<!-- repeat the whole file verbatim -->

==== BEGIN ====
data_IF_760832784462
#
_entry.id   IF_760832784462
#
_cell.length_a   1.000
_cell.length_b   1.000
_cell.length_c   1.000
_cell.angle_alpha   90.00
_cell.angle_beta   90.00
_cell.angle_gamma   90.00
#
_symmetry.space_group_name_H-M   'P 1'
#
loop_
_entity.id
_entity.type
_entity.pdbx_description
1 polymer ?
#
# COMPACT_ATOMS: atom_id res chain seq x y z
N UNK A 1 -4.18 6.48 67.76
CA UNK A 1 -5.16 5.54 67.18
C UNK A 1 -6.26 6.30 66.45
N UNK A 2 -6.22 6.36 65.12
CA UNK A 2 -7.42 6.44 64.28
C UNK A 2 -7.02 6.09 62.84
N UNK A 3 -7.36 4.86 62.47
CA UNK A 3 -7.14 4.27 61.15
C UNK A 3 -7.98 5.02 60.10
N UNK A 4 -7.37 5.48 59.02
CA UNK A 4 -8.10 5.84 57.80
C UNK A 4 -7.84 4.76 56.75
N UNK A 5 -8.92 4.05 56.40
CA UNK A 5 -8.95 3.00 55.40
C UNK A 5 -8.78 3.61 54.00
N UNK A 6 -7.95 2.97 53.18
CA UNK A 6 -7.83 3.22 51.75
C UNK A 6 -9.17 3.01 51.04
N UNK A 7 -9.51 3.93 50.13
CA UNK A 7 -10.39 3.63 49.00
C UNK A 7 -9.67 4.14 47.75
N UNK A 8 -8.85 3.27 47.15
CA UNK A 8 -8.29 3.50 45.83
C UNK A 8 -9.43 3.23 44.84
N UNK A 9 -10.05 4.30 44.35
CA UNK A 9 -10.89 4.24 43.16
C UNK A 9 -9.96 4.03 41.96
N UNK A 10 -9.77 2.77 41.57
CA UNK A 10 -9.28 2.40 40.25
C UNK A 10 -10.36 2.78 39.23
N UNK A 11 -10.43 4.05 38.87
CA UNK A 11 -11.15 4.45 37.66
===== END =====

data_IF_760832784462
#
_entry.id   IF_760832784462
#
_cell.length_a   1.000
_cell.length_b   1.000
_cell.length_c   1.000
_cell.angle_alpha   90.00
_cell.angle_beta   90.00
_cell.angle_gamma   90.00
#
_symmetry.space_group_name_H-M   'P 1'
#
loop_
_entity.id
_entity.type
_entity.pdbx_description
1 polymer ?
#
# COMPACT_ATOMS: atom_id res chain seq x y z
N UNK A 1 -4.18 6.48 67.76
CA UNK A 1 -5.16 5.54 67.18
C UNK A 1 -6.26 6.30 66.45
N UNK A 2 -6.22 6.36 65.12
CA UNK A 2 -7.42 6.44 64.28
C UNK A 2 -7.02 6.09 62.84
N UNK A 3 -7.36 4.86 62.47
CA UNK A 3 -7.14 4.27 61.15
C UNK A 3 -7.98 5.02 60.10
N UNK A 4 -7.37 5.48 59.02
CA UNK A 4 -8.10 5.84 57.80
C UNK A 4 -7.84 4.76 56.75
N UNK A 5 -8.92 4.05 56.40
CA UNK A 5 -8.95 3.00 55.40
C UNK A 5 -8.78 3.61 54.00
N UNK A 6 -7.95 2.97 53.18
CA UNK A 6 -7.83 3.22 51.75
C UNK A 6 -9.17 3.01 51.04
N UNK A 7 -9.51 3.93 50.13
CA UNK A 7 -10.39 3.63 49.00
C UNK A 7 -9.67 4.14 47.75
N UNK A 8 -8.85 3.27 47.15
CA UNK A 8 -8.29 3.50 45.83
C UNK A 8 -9.43 3.23 44.84
N UNK A 9 -10.05 4.30 44.35
CA UNK A 9 -10.89 4.24 43.16
C UNK A 9 -9.96 4.03 41.96
N UNK A 10 -9.77 2.77 41.57
CA UNK A 10 -9.28 2.40 40.25
C UNK A 10 -10.36 2.78 39.23
N UNK A 11 -10.43 4.05 38.87
CA UNK A 11 -11.15 4.45 37.66